This past Friday night the University of Maryland, Baltimore County pulled off the biggest upset in the long history of the National Collegiate Athletic Association men’s basketball tournament. The Golden Retrievers did so by defeating the No. 1 team in the country, the University of Virginia, 74-54. 

UMBC became the first No. 16 seed ever to win a game over a No. 1 seed. No. 16 seeds were 0-135 in the previous decades-long attempt to topple over the best teams in the nation. There had been a few close calls before, most notably in 1989, when Georgetown University narrowly defeated Princeton University by a point and the University of Oklahoma defeated East Tennessee State 72-71. In the past couple of decades, however, a No. 16 seed had not even put much of a scare into a No. 1 seed. 

That all changed when UMBC came out of the gates firing on Friday. Led by a stellar defense, it was able to hold UVA’s offense as the teams went into the halftime break tied up at 21. Before the tournament set off, Virginia had lost one its better players in freshman guard De’Andre Hunter, who was the Atlantic Coast Conference’s Sixth Man of the Year. The Cavaliers were unable to make up for his absence. 

While the game was close in the first half, the second half was anything but. UVA came into the game as the No. 1 ranked defense in the nation. Led by head coach Tony Bennett, Virginia plays a slowed-down type of game flow that makes it very difficult to get an offense into a rhythm. Their system fell apart as UMBC ripped them for over 50 points in the half. 

Senior guard Jairus Lyles lit up the Cavaliers as he scored a game-high 28 points while playing almost the entire game. Lyles was an efficient 9-11 from the field, going nearly perfect in the second half. He hit three three-pointers during the contest, as well as seven free throws. Lyles has been the leader for UMBC throughout the season, most importantly in the final game before the NCAA Tournament. In the championship game of the American East Conference Tournament, Lyles made a buzzer-beating shot that stunned the University of Vermont and sent the Golden Retrievers into the NCAA Tournament. Lyles had averaged over 20 points this season, but his best performance came this weekend.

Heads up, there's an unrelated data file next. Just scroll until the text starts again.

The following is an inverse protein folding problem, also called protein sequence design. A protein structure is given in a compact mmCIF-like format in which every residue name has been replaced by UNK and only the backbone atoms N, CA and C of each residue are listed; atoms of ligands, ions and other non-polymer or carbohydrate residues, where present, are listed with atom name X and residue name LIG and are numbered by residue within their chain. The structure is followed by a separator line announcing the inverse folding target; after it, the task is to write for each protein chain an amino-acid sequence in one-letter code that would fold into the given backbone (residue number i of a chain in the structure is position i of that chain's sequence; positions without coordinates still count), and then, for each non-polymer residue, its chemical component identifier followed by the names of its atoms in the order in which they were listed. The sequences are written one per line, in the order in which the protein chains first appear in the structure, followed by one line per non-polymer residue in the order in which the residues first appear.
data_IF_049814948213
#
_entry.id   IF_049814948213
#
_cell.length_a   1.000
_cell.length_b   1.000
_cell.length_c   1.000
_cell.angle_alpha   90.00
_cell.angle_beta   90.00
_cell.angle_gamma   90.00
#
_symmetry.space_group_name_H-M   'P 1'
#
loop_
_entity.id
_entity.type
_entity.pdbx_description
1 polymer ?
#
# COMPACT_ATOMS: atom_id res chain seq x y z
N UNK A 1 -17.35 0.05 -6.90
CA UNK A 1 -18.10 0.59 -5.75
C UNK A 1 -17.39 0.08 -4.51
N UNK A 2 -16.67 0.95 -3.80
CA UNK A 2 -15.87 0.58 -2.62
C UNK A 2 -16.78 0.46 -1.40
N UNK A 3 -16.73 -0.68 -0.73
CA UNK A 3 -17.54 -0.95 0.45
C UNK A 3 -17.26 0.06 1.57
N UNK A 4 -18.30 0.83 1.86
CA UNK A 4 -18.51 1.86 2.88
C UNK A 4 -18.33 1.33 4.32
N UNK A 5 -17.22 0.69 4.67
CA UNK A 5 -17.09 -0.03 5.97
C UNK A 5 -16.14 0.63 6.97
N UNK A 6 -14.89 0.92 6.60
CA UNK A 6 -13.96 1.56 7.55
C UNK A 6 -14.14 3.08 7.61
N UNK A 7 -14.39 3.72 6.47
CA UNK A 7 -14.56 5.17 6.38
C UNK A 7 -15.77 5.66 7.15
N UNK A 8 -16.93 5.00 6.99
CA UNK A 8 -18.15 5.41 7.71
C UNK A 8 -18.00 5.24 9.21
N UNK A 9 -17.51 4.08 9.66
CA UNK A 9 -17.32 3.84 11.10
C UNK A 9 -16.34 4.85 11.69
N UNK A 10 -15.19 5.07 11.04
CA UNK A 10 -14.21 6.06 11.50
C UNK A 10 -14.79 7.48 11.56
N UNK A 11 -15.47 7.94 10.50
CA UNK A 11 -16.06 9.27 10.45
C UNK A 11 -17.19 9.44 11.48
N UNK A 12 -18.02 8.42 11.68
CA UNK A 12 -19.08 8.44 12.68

Overall, the guard play for UMBC was the strength of the team. While he stands at a relatively diminutive five feet eight inches, senior point guard K.J. Maura stood tall against constant full-court pressure from Virginia. Time and time again Maura escaped from double teams and traps and brought the ball up court. Maura was especially key during the brief time that Lyles came out of the game due to cramping. He played all 40 minutes of the contest, knocking down big shots and timely passes. 

Virginia never seemed to escape the mindset that it had the chance to be on the wrong side of history. As UMBC jumped out to the lead as second half play began, players on UVA’s bench could be seen in visible shock. Even coach Bennett seemed to lose some of his established poise. In the arena and on Twitter feeds across the country, noise began to grow as time ticked down on the game. Even Jim Nantz, announcing the game on television, could barely contain his excitement as the realization sank in. A feat that many believed might never happen had actually occurred.  

March Madness is always full of chaos, and this year has not been any different. With the No. 1 overall seed knocked out of the tournament, the field has been blown open. Other No. 1 seeds — Villanova University, the University of Kansas and Xavier University — will now look to take advantage of the opportunity while also trying to avoid Virginia’s fate.